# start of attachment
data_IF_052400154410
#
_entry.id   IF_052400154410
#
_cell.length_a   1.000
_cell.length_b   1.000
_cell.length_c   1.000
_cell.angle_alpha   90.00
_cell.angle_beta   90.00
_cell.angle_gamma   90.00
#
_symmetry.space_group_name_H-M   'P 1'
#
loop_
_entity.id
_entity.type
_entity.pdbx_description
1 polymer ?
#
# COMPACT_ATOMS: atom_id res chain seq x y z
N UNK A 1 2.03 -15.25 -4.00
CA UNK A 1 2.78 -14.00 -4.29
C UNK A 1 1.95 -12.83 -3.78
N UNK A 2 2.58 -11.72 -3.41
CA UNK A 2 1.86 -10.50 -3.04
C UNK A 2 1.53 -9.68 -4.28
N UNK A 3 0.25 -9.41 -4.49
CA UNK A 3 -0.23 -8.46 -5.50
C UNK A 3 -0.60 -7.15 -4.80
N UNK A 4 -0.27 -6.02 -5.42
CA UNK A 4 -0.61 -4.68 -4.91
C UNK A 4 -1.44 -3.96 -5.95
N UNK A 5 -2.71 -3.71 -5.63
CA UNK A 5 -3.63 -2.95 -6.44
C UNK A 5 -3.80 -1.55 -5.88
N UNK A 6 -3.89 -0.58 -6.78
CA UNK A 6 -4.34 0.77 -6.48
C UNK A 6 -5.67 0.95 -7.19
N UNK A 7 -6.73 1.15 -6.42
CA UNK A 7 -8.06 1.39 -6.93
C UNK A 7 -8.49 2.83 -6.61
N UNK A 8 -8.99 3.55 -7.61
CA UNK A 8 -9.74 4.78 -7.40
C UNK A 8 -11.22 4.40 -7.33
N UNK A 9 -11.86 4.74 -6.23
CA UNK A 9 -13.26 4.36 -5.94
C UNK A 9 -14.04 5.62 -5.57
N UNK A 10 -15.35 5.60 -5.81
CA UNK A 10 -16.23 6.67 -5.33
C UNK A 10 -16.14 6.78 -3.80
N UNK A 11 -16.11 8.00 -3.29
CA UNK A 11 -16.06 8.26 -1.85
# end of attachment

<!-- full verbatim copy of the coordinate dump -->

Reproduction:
data_IF_052400154410
#
_entry.id   IF_052400154410
#
_cell.length_a   1.000
_cell.length_b   1.000
_cell.length_c   1.000
_cell.angle_alpha   90.00
_cell.angle_beta   90.00
_cell.angle_gamma   90.00
#
_symmetry.space_group_name_H-M   'P 1'
#
loop_
_entity.id
_entity.type
_entity.pdbx_description
1 polymer ?
#
# COMPACT_ATOMS: atom_id res chain seq x y z
N UNK A 1 2.03 -15.25 -4.00
CA UNK A 1 2.78 -14.00 -4.29
C UNK A 1 1.95 -12.83 -3.78
N UNK A 2 2.58 -11.72 -3.41
CA UNK A 2 1.86 -10.50 -3.04
C UNK A 2 1.53 -9.68 -4.28
N UNK A 3 0.25 -9.41 -4.49
CA UNK A 3 -0.23 -8.46 -5.50
C UNK A 3 -0.60 -7.15 -4.80
N UNK A 4 -0.27 -6.02 -5.42
CA UNK A 4 -0.61 -4.68 -4.91
C UNK A 4 -1.44 -3.96 -5.95
N UNK A 5 -2.71 -3.71 -5.63
CA UNK A 5 -3.63 -2.95 -6.44
C UNK A 5 -3.80 -1.55 -5.88
N UNK A 6 -3.89 -0.58 -6.78
CA UNK A 6 -4.34 0.77 -6.48
C UNK A 6 -5.67 0.95 -7.19
N UNK A 7 -6.73 1.15 -6.42
CA UNK A 7 -8.06 1.39 -6.93
C UNK A 7 -8.49 2.83 -6.61
N UNK A 8 -8.99 3.55 -7.61
CA UNK A 8 -9.74 4.78 -7.40
C UNK A 8 -11.22 4.40 -7.33
N UNK A 9 -11.86 4.74 -6.23
CA UNK A 9 -13.26 4.36 -5.94
C UNK A 9 -14.04 5.62 -5.57
N UNK A 10 -15.35 5.60 -5.81
CA UNK A 10 -16.23 6.67 -5.33
C UNK A 10 -16.14 6.78 -3.80
N UNK A 11 -16.11 8.00 -3.29
CA UNK A 11 -16.06 8.26 -1.85